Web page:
Reflections

When You Can’t Celebrate

The Love Bungalow is supposed to be lighthearted. It’s supposed to celebrate life by highlighting good things like cooking, marriage, and creativity and providing a respite from all the craziness the world throws at us.

But, sometimes, the craziness comes in anyway.

And lately, I haven’t been feeling like celebrating or trying new recipes or hosting parties.

I’ve been sad.

Sad because of injustice. Sad because of violence. Sad because of political upheaval. Sad because my friends and I are finding each other on opposite sides of arguments. Sad because people I know are hurting other people. Sad because I realize how many people I disagree with. Sad because I don’t know how to make things better. Sad because I don’t see things getting any better. Sad because I see lines being drawn in the sand and I’m giving up the desire to cross them. Sad because I don’t have the answers. Sad because I wonder if I am part of the problem.

We sang so many songs in church today about God being good. But I don’t think he seems very good to the families of Alton Sterling,Β Philando Castile, Lorne Ahrens, Michael Krol, Michael Smith, Brent Thompson, Patrick Zamarripa,Β Montrell Jackson, Matthew Gerald, Brad Garafola, and so many others right now. I can only imagine what my response would be if I was personally affected by one of these tragedies, but I assume I would have some pretty strong words and doubts for God if I even wanted to speak with him at all.

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Photo by Milada Vigerova, Creative Commons

I’ve been feeling powerless. Like nothing I can do will make a difference. Yes, I can write letters and volunteer, but at the end of the day, I’m still a privileged white person with so little knowledge about the thousands of injustices that occur across the world every single day. I tell myself that my years studying and practicing mental health will someday make a difference, but that doesn’t seem true as I just sit on my couch and study while people are being shot.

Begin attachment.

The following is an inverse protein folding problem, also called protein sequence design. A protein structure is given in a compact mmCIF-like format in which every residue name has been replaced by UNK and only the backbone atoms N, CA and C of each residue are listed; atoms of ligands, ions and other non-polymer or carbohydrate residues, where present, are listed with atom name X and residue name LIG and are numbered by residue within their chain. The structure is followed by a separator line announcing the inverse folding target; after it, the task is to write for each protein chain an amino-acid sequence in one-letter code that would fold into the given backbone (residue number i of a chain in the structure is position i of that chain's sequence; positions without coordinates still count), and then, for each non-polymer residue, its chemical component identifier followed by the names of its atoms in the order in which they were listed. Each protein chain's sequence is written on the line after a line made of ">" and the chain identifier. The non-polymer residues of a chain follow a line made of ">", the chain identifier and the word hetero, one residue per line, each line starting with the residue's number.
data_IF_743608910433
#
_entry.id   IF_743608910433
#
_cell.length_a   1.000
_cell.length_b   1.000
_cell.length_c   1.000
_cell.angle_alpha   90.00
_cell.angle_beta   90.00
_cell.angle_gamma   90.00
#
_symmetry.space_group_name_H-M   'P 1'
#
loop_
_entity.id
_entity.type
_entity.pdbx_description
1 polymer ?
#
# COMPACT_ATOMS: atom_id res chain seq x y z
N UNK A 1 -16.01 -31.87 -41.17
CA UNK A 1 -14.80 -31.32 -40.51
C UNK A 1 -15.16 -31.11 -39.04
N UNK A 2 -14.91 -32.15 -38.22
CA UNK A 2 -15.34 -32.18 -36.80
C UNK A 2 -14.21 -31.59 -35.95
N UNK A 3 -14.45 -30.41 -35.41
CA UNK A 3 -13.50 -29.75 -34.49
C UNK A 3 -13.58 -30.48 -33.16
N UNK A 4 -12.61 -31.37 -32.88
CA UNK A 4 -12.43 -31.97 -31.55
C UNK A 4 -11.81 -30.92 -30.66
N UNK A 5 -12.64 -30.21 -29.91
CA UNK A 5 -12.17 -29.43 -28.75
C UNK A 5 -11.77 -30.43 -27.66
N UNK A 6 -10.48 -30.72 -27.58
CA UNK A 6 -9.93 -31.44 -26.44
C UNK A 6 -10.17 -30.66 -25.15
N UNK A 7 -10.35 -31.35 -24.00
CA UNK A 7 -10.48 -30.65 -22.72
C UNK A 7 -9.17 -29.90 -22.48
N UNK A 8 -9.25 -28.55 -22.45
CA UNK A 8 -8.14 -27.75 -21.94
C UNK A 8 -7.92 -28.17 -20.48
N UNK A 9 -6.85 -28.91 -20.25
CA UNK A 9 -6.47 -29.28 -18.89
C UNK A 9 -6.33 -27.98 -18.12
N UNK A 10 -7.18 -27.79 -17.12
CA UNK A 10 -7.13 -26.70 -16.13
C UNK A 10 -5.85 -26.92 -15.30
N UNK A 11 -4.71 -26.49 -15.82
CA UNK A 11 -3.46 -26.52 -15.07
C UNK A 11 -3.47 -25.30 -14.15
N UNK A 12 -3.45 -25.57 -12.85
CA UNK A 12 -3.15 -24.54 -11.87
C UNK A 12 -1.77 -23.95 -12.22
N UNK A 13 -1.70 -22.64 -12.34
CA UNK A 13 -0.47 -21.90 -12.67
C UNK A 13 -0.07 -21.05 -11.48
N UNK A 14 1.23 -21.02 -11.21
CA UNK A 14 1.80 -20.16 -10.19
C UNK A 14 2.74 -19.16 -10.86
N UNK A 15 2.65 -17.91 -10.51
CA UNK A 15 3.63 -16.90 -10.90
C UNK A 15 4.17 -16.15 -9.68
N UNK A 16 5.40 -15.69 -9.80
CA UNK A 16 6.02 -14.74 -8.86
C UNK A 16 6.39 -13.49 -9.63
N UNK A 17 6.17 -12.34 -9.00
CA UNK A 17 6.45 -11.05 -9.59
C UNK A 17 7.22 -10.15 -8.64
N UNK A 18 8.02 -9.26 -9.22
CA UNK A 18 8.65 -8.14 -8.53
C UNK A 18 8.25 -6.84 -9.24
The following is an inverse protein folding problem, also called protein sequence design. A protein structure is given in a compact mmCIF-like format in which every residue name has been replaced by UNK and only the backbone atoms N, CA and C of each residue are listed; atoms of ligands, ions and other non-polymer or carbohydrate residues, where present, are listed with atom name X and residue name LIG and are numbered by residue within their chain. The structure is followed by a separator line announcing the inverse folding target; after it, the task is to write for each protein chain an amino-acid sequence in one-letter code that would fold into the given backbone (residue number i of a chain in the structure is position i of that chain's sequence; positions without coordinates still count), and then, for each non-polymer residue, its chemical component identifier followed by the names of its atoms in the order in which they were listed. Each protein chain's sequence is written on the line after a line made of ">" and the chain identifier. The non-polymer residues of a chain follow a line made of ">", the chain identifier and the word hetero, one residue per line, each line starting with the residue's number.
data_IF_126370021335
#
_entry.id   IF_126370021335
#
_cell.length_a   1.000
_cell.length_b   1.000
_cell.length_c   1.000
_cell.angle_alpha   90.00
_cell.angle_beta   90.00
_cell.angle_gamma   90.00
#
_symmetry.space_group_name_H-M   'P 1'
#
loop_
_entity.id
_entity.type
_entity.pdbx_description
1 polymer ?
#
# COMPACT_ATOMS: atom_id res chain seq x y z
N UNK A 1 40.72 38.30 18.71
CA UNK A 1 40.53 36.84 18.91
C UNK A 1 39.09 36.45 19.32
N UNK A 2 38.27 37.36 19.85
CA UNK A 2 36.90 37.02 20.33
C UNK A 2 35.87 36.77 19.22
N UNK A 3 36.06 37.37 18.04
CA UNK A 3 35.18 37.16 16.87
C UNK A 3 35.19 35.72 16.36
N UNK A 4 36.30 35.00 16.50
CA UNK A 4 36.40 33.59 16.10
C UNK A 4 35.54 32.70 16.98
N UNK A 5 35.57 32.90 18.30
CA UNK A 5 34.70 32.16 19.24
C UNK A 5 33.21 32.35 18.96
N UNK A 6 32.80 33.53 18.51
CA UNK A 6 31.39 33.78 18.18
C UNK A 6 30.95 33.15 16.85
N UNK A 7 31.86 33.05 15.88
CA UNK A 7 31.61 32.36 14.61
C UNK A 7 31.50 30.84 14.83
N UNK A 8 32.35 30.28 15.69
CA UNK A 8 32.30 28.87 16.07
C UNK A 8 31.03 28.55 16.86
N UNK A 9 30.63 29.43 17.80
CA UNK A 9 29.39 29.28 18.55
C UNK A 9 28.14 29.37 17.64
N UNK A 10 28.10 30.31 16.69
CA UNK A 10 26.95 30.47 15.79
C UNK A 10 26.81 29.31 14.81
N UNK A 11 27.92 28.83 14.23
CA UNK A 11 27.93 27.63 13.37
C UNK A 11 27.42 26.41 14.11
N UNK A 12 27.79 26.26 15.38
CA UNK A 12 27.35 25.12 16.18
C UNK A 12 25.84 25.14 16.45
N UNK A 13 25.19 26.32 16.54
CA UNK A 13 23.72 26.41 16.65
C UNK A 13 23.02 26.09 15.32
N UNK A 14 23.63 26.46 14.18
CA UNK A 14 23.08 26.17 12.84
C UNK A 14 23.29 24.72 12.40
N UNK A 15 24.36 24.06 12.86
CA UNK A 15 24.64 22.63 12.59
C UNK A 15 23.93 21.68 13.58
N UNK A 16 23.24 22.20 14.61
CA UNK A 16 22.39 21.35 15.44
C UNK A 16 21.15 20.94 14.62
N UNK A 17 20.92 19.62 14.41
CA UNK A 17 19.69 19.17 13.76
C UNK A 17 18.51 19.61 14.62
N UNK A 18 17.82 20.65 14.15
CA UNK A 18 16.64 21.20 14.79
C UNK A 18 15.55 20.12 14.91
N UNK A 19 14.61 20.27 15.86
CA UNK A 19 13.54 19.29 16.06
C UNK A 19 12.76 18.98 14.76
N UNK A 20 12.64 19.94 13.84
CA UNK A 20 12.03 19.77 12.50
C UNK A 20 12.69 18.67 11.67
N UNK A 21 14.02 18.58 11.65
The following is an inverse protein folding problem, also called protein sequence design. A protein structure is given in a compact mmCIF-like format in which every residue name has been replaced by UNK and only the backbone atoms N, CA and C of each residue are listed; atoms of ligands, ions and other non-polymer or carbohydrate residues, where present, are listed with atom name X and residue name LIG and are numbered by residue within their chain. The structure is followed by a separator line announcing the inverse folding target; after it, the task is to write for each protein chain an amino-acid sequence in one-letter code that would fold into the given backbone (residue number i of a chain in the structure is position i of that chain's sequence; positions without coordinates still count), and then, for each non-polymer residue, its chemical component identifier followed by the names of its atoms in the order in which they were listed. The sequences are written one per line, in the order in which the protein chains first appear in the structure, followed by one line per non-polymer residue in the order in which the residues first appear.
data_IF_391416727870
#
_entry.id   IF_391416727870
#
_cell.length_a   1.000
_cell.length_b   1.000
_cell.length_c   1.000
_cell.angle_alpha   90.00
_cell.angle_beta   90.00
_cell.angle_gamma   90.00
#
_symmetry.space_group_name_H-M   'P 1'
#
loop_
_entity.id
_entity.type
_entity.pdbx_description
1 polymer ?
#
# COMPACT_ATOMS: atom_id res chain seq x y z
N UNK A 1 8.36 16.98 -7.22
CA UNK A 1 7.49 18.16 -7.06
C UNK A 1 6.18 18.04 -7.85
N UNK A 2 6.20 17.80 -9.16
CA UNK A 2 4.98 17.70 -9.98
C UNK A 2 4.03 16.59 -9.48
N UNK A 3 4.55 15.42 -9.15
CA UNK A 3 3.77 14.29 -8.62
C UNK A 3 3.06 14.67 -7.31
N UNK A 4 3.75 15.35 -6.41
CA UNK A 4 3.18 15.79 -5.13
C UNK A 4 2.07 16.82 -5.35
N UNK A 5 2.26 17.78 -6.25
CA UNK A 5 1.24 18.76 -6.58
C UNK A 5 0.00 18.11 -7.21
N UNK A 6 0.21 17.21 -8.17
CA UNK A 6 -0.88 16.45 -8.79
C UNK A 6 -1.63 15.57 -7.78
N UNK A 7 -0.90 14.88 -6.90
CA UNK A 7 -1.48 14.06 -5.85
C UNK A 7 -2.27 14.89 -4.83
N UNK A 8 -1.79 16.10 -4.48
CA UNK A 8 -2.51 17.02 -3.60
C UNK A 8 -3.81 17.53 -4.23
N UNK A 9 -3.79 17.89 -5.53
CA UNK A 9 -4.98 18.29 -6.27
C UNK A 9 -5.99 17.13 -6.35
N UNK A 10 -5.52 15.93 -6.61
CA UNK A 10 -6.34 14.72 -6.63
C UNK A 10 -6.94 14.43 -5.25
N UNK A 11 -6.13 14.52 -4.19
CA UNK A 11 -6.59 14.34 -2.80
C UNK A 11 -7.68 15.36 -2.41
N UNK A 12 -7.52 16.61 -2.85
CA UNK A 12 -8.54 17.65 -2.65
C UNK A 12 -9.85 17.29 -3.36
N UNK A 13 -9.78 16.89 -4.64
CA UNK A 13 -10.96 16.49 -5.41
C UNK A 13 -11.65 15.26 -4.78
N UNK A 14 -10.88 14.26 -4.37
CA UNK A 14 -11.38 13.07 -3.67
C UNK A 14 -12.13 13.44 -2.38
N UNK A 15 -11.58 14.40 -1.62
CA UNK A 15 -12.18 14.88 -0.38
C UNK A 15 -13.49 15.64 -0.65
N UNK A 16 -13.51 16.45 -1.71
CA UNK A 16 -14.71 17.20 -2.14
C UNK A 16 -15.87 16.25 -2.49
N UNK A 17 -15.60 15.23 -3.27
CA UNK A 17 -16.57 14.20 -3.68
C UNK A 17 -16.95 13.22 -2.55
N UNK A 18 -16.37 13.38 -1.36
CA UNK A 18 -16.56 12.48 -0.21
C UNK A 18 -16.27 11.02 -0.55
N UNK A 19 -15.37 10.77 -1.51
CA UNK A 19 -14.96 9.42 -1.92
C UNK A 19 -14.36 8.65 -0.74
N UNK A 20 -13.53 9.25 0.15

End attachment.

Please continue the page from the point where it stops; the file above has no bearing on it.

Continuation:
I know I’m not alone in my sadness and I’m hopeful that our grief and mourning will bring us together, as friends, as bloggers, as Hoosiers, and as humanity. I want to respond. I want to take a stand. I want the violence to end. But I don’t know how to do that yet. So, while I’m praying for wisdom for my role in God’s plan of bringing about peace and restoration to the world, this is what I’m doing now:

  1. I pray alot. Even if my prayers don’t make sense. Even if my prayers are just questions. Even if my prayers are just tears.
  2. I acknowledge my feelings. It’s OK to be sad.
  3. I check myself. Am I speaking truth or just my perspective? Will these words bring hope or hate? Will I be inclusive or divisive?
  4. I practice small acts of peace. I go to yoga. I tell Husband that I love him. I buy Starbucks for the person behind me in line.
  5. I choose hope. I believe humanity can do better. I believe I have a role to play in making that happen. I believe the transformational power of love can heal and bring about incredible change.

I would love to know what you’re doing during these difficult times. Maybe we can do something together. Peace to you and all who are suffering.

Lindsay Sig

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16 comments on “When You Can’t Celebrate

  1. I almost dread looking at the news these days, whether it is the political situation in the UK, what happened in Nice or Turkey and the inhumanity that happens every day. But there is so much good out there too, whether it is celebrating the return of a bird that was on the verge of extinction (as has happened where I live), the kindness and generosity of so many people volunteering to help those less fortunate and just the beauty of nature around us. We just have to try to focus on the positive and as you so beautifully put it, practice small acts of peace, in the hope that they spread.

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  2. I echo your words and your feeling during this time of injustice. I find myself practicing a LOT of small acts of peace (planting/clipping flowers for my neighbor, letting the guy with two items go before my cart of groceries etc) of letting others know were in this together. With the hope it will blossom into number your number five!